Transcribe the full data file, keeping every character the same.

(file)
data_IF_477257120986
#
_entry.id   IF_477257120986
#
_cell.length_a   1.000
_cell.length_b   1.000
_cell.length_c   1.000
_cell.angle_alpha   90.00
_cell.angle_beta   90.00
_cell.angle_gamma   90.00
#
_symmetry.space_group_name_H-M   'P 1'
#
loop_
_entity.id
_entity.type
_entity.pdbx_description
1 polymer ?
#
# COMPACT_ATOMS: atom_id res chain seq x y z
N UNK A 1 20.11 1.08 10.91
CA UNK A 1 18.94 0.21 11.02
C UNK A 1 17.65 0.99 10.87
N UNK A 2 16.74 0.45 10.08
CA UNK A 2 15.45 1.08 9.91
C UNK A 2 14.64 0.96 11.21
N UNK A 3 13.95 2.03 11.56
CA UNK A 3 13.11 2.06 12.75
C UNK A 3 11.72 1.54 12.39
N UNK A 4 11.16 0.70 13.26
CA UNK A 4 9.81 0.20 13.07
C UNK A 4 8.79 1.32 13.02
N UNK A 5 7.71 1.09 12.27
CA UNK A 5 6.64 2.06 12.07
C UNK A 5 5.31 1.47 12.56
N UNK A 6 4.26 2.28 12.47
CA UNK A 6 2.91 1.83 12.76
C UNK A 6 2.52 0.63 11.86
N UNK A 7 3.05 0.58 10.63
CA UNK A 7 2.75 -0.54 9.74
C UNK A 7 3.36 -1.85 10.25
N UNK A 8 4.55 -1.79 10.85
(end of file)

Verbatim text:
data_IF_477257120986
#
_entry.id   IF_477257120986
#
_cell.length_a   1.000
_cell.length_b   1.000
_cell.length_c   1.000
_cell.angle_alpha   90.00
_cell.angle_beta   90.00
_cell.angle_gamma   90.00
#
_symmetry.space_group_name_H-M   'P 1'
#
loop_
_entity.id
_entity.type
_entity.pdbx_description
1 polymer ?
#
# COMPACT_ATOMS: atom_id res chain seq x y z
N UNK A 1 20.11 1.08 10.91
CA UNK A 1 18.94 0.21 11.02
C UNK A 1 17.65 0.99 10.87
N UNK A 2 16.74 0.45 10.08
CA UNK A 2 15.45 1.08 9.91
C UNK A 2 14.64 0.96 11.21
N UNK A 3 13.95 2.03 11.56
CA UNK A 3 13.11 2.06 12.75
C UNK A 3 11.72 1.54 12.39
N UNK A 4 11.16 0.70 13.26
CA UNK A 4 9.81 0.20 13.07
C UNK A 4 8.79 1.32 13.02
N UNK A 5 7.71 1.09 12.27
CA UNK A 5 6.64 2.06 12.07
C UNK A 5 5.31 1.47 12.56
N UNK A 6 4.26 2.28 12.47
CA UNK A 6 2.91 1.83 12.76
C UNK A 6 2.52 0.63 11.86
N UNK A 7 3.05 0.58 10.63
CA UNK A 7 2.75 -0.54 9.74
C UNK A 7 3.36 -1.85 10.25
N UNK A 8 4.55 -1.79 10.85